Students’ preinstructional reasoning with the speed of light in relativistic situations
Special relativity theory (SRT) has recently gained popularity as a first introduction to “modern” physics thinking in upper level secondary physics education. A central idea in SRT is the absolute speed of light, with light propagating with uniform speed relative to the reference frame of the observer. Previous research suggests that students, building on their prior understandings of light propagation and relative motion, develop misunderstandings of this idea. The available research provides little detail on the reasoning processes underlying these misunderstandings. We therefore studied secondary education students’ preinstructional reasoning about the speed of light in a qualitative study, probing students’ reasoning through both verbal reasoning and drawing. Event diagrams (EDs) were used as a representational tool to support student reasoning. Results show that students productively use EDs to reason with light propagation. In line with previous research, we found two alternative reference frames students could use for uniform light propagation. Most students show a flexibility in their use of reference frame: They not only evaluate light propagation in their preferred frame of reference, but also relative to other frames. Some students experienced conflict between an alternative reference frame and the speed of light and changed their reasoning because of that. This finding suggests promising directions for designing education.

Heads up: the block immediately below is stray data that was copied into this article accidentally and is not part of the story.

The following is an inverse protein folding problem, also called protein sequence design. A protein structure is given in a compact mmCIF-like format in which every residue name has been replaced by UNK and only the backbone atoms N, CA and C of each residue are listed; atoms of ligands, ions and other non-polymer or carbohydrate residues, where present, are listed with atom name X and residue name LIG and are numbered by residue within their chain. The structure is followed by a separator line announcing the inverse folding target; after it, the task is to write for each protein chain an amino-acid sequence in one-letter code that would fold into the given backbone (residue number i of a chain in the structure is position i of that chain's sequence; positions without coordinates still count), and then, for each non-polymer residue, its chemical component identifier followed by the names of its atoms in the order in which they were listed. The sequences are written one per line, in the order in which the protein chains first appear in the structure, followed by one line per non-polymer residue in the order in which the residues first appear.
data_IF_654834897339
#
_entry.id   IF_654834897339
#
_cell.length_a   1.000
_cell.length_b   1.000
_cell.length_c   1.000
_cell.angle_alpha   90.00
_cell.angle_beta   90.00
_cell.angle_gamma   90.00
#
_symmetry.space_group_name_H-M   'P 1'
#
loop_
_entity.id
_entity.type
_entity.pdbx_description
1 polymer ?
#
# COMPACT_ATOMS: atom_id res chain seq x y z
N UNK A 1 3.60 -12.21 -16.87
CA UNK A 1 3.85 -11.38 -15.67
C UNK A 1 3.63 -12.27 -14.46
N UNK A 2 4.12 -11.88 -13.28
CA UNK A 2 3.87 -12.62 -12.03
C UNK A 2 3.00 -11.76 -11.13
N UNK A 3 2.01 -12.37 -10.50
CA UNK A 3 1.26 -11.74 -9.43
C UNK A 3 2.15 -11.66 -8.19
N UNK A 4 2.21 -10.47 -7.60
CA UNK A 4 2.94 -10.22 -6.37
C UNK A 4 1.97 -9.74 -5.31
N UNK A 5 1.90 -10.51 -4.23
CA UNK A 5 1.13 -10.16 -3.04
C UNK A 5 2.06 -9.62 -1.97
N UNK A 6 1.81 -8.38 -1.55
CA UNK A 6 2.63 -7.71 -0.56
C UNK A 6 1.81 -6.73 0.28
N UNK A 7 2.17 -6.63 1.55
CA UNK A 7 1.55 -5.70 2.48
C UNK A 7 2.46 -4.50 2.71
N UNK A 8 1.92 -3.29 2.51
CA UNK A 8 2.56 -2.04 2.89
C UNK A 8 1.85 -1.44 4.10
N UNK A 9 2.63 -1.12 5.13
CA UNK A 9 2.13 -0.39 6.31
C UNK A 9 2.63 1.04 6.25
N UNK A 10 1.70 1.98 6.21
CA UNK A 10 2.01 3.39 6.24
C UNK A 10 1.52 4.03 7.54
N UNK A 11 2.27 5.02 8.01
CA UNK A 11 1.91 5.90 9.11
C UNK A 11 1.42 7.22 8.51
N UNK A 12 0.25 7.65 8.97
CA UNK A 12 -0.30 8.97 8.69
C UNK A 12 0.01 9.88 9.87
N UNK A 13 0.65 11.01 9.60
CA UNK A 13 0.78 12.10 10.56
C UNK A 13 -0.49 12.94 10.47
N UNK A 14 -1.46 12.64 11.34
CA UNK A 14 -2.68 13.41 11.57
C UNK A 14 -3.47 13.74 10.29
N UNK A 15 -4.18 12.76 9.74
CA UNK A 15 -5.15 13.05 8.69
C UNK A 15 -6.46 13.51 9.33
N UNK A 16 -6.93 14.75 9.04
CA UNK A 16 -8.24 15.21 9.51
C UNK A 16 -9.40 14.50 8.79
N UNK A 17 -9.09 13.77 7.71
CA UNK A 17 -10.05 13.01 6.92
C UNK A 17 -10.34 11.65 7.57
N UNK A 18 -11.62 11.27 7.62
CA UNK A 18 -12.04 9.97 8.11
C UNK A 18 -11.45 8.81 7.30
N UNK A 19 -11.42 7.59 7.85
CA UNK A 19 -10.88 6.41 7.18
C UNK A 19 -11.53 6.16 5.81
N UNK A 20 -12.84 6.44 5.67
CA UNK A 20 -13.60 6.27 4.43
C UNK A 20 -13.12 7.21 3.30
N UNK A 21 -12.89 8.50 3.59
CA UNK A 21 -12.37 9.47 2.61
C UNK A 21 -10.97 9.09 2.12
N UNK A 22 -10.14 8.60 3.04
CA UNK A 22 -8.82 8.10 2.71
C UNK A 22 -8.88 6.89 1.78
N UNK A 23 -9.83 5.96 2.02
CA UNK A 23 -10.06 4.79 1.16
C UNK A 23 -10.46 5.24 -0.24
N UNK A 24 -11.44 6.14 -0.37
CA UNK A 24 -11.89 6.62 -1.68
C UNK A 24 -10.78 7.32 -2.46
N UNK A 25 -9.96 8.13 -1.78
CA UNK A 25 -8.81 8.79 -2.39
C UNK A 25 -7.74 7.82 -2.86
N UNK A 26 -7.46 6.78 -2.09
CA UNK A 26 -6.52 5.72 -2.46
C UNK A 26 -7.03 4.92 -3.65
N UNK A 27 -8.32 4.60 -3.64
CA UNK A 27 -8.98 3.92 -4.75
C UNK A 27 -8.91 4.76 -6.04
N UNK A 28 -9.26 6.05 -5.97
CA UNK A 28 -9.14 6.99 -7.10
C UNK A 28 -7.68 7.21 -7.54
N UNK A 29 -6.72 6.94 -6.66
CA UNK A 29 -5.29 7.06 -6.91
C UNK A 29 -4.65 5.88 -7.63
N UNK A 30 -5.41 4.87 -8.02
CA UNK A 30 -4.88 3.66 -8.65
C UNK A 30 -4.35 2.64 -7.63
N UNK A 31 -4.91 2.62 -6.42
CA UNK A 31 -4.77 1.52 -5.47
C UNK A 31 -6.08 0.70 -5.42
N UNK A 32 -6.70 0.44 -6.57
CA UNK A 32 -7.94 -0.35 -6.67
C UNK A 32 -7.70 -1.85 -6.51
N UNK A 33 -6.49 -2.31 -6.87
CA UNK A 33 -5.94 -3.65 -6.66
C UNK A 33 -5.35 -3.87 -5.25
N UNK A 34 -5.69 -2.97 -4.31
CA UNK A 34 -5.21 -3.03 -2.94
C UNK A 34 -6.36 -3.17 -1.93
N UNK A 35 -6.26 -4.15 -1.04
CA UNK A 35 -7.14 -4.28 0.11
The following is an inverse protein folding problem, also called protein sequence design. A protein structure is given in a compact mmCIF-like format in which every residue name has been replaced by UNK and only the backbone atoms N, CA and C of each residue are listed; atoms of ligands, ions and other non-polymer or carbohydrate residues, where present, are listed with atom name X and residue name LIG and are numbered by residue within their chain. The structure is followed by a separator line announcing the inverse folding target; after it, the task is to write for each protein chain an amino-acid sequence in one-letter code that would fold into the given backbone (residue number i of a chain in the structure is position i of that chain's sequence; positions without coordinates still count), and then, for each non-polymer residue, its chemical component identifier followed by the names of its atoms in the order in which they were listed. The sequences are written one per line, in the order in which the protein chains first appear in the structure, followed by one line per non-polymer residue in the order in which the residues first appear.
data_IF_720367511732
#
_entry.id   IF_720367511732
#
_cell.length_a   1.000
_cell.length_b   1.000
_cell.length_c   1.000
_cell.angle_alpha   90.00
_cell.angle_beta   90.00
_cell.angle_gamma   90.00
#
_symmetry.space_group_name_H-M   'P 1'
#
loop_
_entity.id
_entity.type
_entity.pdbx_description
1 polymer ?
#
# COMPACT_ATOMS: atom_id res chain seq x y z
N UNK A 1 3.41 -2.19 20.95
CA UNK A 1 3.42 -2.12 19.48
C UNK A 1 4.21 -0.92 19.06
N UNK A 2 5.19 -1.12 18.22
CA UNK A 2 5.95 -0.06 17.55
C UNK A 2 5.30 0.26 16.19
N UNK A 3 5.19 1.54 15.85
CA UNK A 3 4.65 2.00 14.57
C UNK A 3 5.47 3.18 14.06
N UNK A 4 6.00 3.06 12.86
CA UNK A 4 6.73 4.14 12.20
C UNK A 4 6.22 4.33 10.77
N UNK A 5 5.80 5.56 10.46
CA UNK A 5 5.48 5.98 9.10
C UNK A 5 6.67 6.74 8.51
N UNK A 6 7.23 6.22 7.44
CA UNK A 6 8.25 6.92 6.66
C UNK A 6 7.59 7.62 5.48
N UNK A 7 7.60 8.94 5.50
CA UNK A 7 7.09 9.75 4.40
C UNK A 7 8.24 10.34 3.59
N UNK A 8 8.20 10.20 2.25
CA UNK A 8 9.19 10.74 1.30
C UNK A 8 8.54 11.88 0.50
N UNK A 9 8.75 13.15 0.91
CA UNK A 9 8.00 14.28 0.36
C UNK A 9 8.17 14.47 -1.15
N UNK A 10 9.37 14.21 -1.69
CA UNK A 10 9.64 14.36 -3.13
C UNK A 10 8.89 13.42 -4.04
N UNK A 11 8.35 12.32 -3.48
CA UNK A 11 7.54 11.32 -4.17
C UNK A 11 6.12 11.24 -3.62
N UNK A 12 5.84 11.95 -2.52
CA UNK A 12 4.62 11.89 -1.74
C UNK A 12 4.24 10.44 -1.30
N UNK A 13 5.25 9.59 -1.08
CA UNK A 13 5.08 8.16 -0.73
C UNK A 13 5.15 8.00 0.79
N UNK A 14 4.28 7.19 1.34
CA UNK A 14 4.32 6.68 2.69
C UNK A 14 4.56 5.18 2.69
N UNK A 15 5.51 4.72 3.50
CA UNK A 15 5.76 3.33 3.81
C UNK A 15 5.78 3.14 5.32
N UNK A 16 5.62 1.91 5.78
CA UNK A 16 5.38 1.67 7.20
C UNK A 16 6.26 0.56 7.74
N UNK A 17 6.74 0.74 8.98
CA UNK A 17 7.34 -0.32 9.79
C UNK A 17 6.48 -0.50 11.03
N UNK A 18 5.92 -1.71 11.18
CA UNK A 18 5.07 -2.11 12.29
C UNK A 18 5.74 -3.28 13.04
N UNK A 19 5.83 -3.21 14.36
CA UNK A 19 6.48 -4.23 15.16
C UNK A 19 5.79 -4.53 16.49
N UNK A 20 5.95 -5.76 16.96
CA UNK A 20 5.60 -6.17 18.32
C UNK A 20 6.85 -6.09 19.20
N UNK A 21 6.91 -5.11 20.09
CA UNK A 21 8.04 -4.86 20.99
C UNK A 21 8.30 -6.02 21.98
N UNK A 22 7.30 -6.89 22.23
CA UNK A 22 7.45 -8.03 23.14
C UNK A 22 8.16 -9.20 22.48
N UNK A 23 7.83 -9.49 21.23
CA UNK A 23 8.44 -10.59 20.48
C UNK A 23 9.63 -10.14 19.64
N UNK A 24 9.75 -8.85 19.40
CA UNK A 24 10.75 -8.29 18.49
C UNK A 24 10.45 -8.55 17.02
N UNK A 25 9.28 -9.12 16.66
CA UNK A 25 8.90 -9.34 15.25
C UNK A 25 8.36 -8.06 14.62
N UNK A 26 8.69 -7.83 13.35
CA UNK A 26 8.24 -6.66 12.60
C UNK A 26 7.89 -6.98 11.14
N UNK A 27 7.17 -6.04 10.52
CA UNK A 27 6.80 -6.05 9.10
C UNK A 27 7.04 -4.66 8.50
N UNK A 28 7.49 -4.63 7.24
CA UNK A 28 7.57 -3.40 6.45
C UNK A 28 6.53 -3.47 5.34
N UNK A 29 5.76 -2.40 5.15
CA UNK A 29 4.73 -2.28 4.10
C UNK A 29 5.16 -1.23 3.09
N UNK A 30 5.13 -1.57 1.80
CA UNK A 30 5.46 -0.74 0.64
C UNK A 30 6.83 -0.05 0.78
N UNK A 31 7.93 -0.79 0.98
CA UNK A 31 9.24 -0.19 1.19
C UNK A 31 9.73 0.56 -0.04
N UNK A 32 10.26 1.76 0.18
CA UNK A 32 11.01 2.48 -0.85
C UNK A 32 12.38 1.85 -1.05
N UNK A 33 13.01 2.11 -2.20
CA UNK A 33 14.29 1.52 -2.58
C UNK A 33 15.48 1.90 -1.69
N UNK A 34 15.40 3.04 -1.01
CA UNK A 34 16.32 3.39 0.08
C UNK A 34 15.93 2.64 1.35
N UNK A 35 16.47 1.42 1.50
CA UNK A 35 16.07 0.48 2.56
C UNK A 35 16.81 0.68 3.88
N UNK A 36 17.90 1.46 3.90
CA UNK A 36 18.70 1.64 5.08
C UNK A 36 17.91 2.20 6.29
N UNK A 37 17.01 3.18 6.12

On this publication contributed
|Published in||Physical Review Physics Education Research|
|Year and volume||15 2|
|Key words||secondary physics education, SRT, special relativity theory, student reasoning|
|Digital Object Identifier||https://doi.org/10.1103/PhysRevPhysEducRes.15.020123|